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In theory the price of a stock has no economic meaning, as only the
size of your fraction of the underlying business matters.
1,000 shares at $1000 each is the same as 1,000,000 shares at $1 each.

But, there are several effects which remain.
First, most exchanges delist any stock which trades below $1 for any length of time.
This is the explanation for the large number of share consolodations after the tech bubble burst.

Second, margin requirements for shares trading under $5 are often
different for those over $5, as are shorting rules sometimes. I believe
these are purely the discretion of the brokers, not regulatory.
As an example, lots of brokers won't let you short anything under $5 at all.

It costs more in commissions to trade 1,000,000 shares at $1 than it
does to trade 1,000 shares at $1000. Also, the for certain types of
trades, the minimum trade is a board lot (100 shares for anything but
Berkshire Hathaway, for which it's 10 shares). For example, you can't
do a limit order at the NYSE at less than a board lot and expect the
order to get filled promptly and properly. Neither of these things
make economic sense, but they exist. One one hand, you have a
pressure to keep prices high to keep commissions reasonable for the buyers.
Conversely, it takes a whole lot more money to buy 100 shares of something
trading at $4000 per share than it does to buy 100 shares of something
trading at $40, and a lot of companies want a substantial fraction of
the investing population to be able to buy shares (a board lot at least).
For these two counteracting reasons, many companies will do splits or
consolidations to keep their prices in or near the two-digit range.

The Dow stocks are under a singular pressure, which I think they are
probably strong enough to resist, but you never know. A company's
weighting in the Dow is proportional to its nominal price. Each time
one of them splits 2:1, its contribution to the index is halved.
Since management might want a high weight (makes it harder to
underperform the index) they might be tempted to postpone a split.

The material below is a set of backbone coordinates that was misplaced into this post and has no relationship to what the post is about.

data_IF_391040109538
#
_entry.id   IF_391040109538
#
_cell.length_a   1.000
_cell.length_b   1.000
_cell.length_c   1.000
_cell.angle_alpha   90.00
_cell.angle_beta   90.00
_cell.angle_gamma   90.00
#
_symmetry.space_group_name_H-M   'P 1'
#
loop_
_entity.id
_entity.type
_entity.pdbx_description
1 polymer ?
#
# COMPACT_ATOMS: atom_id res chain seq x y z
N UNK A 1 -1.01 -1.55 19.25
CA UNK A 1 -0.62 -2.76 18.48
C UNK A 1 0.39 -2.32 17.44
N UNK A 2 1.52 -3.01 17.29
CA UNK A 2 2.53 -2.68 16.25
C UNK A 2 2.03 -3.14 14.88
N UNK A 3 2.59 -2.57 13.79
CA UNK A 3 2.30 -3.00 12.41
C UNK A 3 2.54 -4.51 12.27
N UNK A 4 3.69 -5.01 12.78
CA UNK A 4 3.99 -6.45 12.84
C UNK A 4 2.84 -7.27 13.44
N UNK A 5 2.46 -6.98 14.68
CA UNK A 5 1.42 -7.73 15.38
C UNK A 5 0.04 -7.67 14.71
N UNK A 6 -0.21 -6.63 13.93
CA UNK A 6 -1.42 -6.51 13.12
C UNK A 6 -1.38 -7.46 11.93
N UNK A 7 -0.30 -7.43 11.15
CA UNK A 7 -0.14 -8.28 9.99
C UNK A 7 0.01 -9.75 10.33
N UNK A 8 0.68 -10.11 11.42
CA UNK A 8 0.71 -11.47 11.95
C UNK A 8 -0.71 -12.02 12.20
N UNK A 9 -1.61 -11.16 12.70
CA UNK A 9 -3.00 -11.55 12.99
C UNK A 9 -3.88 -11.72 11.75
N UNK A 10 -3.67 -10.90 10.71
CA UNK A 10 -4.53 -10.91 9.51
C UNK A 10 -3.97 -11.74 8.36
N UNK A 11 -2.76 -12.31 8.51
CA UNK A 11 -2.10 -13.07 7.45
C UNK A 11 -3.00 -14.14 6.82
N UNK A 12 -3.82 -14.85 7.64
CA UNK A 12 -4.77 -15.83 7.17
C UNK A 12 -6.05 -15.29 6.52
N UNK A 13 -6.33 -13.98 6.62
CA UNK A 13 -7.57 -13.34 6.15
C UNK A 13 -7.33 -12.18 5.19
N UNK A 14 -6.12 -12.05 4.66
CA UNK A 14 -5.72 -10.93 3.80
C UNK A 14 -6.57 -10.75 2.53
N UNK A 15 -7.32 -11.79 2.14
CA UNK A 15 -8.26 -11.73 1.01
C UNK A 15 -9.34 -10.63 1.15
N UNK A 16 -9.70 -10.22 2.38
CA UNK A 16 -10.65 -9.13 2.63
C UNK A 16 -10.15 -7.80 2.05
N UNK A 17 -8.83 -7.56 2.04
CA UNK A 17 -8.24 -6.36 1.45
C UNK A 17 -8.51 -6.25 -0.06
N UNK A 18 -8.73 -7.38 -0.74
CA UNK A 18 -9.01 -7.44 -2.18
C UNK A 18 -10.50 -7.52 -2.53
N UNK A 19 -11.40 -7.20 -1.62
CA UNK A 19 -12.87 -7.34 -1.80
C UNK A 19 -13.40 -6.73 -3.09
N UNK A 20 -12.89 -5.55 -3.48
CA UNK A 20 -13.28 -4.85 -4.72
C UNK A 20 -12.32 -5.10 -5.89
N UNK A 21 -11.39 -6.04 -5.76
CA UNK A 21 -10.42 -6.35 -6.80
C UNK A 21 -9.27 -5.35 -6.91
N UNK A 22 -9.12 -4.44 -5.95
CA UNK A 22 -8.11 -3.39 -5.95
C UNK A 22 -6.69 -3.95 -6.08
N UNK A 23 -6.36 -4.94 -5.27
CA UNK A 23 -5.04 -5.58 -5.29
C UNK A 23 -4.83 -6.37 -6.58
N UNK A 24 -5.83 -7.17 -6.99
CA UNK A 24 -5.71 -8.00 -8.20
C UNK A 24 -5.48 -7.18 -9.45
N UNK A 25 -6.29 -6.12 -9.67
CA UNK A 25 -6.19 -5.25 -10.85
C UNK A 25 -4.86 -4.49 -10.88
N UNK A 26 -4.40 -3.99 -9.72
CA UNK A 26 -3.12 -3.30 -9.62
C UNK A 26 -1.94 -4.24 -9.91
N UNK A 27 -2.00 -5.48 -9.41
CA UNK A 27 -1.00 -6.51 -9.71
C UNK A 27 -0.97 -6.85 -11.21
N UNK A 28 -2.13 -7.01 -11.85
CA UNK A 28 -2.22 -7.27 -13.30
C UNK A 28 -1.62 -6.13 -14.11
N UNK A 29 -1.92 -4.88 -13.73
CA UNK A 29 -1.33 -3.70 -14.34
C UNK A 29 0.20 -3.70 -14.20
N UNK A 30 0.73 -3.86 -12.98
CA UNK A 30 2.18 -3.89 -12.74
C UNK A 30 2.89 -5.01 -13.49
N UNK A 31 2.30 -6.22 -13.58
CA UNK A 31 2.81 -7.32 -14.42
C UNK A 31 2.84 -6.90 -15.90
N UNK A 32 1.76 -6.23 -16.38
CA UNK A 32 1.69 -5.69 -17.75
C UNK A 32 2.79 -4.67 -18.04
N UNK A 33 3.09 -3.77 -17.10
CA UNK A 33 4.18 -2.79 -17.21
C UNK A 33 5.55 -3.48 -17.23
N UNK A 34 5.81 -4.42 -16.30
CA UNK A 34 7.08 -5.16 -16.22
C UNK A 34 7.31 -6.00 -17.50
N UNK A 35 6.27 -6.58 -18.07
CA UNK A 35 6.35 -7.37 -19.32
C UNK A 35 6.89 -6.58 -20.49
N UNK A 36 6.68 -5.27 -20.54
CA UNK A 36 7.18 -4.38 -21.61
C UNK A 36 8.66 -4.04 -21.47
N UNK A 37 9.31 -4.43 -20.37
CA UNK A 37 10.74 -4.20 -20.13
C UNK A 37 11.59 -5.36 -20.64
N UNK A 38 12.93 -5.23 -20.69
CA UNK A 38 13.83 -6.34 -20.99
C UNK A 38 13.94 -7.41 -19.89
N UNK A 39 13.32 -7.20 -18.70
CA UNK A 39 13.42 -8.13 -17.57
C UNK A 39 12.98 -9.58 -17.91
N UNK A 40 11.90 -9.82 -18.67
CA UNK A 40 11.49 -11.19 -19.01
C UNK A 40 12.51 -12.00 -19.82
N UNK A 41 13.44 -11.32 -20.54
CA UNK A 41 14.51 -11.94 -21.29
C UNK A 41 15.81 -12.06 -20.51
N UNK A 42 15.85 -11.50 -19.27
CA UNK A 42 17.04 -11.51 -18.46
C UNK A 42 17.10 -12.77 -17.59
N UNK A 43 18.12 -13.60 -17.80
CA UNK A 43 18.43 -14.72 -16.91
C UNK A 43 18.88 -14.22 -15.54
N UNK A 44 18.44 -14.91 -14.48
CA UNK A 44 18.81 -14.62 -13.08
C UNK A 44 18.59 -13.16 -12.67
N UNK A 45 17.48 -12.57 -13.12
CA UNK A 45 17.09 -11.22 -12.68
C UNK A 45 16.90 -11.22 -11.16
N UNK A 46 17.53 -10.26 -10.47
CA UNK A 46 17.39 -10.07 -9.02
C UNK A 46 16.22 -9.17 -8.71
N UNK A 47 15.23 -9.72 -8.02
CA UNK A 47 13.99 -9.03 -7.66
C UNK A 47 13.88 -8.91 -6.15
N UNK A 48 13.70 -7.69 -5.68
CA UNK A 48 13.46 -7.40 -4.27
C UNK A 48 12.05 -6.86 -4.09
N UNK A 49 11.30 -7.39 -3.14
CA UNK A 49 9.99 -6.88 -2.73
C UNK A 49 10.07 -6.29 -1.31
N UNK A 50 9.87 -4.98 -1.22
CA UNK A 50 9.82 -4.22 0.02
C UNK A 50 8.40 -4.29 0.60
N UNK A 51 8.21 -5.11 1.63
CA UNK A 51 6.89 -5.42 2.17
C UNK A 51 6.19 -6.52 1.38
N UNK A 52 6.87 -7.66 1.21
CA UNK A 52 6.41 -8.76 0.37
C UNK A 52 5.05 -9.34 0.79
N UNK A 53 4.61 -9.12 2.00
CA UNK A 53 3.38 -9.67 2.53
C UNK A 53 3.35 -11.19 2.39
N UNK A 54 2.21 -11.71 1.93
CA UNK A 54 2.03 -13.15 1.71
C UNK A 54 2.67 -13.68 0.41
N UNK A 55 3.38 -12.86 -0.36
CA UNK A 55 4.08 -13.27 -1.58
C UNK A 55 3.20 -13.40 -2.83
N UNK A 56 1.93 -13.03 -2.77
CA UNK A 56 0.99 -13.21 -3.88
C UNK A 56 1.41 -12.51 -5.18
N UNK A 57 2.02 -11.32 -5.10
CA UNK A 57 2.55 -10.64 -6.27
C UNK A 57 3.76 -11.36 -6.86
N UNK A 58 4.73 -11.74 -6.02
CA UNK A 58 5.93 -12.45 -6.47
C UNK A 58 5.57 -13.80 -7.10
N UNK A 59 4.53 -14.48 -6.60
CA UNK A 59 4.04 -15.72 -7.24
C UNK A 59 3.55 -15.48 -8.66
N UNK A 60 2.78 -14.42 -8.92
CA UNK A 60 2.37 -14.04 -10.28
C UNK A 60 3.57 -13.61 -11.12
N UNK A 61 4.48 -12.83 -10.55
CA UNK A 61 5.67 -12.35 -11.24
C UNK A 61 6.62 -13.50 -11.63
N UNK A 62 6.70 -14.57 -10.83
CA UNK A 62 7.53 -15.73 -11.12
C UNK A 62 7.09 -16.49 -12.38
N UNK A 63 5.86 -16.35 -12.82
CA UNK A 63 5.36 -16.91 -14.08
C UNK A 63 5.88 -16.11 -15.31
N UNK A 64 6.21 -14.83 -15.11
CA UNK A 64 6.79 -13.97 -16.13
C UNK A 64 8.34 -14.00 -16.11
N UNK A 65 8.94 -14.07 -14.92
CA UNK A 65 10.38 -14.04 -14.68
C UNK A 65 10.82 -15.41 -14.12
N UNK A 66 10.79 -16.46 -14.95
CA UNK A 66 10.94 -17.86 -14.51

There are some differences in volatility among low-price and high-price
stocks, which may once have been due to rounding of prices to the
nearest 1/16th, which means each move is a bigger move on a 25 cent stock.
However, these days it may be a circular effect of the last point:

Lastly and more importantly, there is a longstanding "emotional"
meaning given to stocks at different price levels. Many serious
analysis books will recommend that you avoid stocks under $20, for example.
This may have a tenuous basis in fact: since some large majority
of stocks went public at a price of at least $10, something trading
at $1 has shown a hint of something bad in their past.

Though most of these effects should have no meaning, it is true
that stocks at certain nominal prices do have lower returns on
average than those at other prices. However, the variation
is so wide that this is of interest only academically, as it isn't
a useful predictor of any given stock.

Have a look at this
Bear in mind that most of the research in this thread is based on
stocks which have been picked by one or more quantitative stock
selection methods which have been shown to outperform in backtesting,
not on a full population of all stocks possible.
The best numbers are in the fifth post in the thread. In summary:
For stocks which were picked using one of these methods, the returns
in the following month tended to be somewhat higher for lower priced
stocks, though those under $5 were either very good or very bad
depending on the specific test. The bottom 30% of stocks selected by
these methods then sorted by price pretty repeatedly outperformed the
other 70% selected in these circumstances. That places the cutoff at
somewhere around $25 per share. ($18 to $26, depending on the test).
Again, this test may not have useful predictive value for individual investments.
The underlying business is what's much more important!

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